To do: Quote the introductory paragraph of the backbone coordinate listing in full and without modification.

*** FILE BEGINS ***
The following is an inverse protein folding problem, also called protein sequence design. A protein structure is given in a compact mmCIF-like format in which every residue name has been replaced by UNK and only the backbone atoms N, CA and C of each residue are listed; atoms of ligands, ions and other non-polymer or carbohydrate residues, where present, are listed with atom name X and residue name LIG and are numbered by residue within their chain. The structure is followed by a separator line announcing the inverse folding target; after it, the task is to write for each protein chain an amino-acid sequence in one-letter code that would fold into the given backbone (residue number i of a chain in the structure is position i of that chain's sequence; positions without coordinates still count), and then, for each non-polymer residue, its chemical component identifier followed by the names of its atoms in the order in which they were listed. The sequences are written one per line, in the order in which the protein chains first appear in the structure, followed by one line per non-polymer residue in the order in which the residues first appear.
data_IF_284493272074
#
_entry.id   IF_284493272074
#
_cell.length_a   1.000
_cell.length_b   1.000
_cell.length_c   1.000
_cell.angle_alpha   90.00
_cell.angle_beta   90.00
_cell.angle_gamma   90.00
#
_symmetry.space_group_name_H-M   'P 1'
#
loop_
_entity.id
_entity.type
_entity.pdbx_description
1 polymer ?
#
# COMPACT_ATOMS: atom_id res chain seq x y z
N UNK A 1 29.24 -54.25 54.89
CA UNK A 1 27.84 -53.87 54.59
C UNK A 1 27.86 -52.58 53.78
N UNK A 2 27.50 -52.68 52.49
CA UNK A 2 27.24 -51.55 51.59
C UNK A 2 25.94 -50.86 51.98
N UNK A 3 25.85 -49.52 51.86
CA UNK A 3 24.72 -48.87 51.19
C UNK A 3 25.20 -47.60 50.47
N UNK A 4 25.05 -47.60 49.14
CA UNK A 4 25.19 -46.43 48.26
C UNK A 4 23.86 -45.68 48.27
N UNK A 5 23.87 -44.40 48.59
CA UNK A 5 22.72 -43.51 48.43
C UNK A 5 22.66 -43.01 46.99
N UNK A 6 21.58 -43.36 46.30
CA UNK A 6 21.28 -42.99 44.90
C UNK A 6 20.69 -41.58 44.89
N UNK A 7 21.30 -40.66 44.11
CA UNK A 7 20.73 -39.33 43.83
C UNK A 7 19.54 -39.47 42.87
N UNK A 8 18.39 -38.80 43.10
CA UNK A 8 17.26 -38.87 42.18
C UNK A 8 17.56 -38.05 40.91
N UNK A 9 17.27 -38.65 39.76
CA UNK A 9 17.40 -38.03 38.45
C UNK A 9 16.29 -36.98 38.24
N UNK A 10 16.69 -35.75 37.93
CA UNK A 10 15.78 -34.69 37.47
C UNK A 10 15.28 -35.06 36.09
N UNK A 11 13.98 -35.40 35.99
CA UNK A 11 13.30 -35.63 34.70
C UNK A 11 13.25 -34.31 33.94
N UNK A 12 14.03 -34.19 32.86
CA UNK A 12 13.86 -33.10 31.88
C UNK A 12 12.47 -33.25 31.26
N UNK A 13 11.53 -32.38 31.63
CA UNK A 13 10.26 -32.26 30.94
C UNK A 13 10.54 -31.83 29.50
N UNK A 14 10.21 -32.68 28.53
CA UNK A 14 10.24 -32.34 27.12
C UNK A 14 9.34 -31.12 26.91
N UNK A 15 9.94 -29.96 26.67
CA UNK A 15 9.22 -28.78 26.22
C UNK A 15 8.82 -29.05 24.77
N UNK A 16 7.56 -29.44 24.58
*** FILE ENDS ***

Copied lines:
The following is an inverse protein folding problem, also called protein sequence design. A protein structure is given in a compact mmCIF-like format in which every residue name has been replaced by UNK and only the backbone atoms N, CA and C of each residue are listed; atoms of ligands, ions and other non-polymer or carbohydrate residues, where present, are listed with atom name X and residue name LIG and are numbered by residue within their chain. The structure is followed by a separator line announcing the inverse folding target; after it, the task is to write for each protein chain an amino-acid sequence in one-letter code that would fold into the given backbone (residue number i of a chain in the structure is position i of that chain's sequence; positions without coordinates still count), and then, for each non-polymer residue, its chemical component identifier followed by the names of its atoms in the order in which they were listed. The sequences are written one per line, in the order in which the protein chains first appear in the structure, followed by one line per non-polymer residue in the order in which the residues first appear.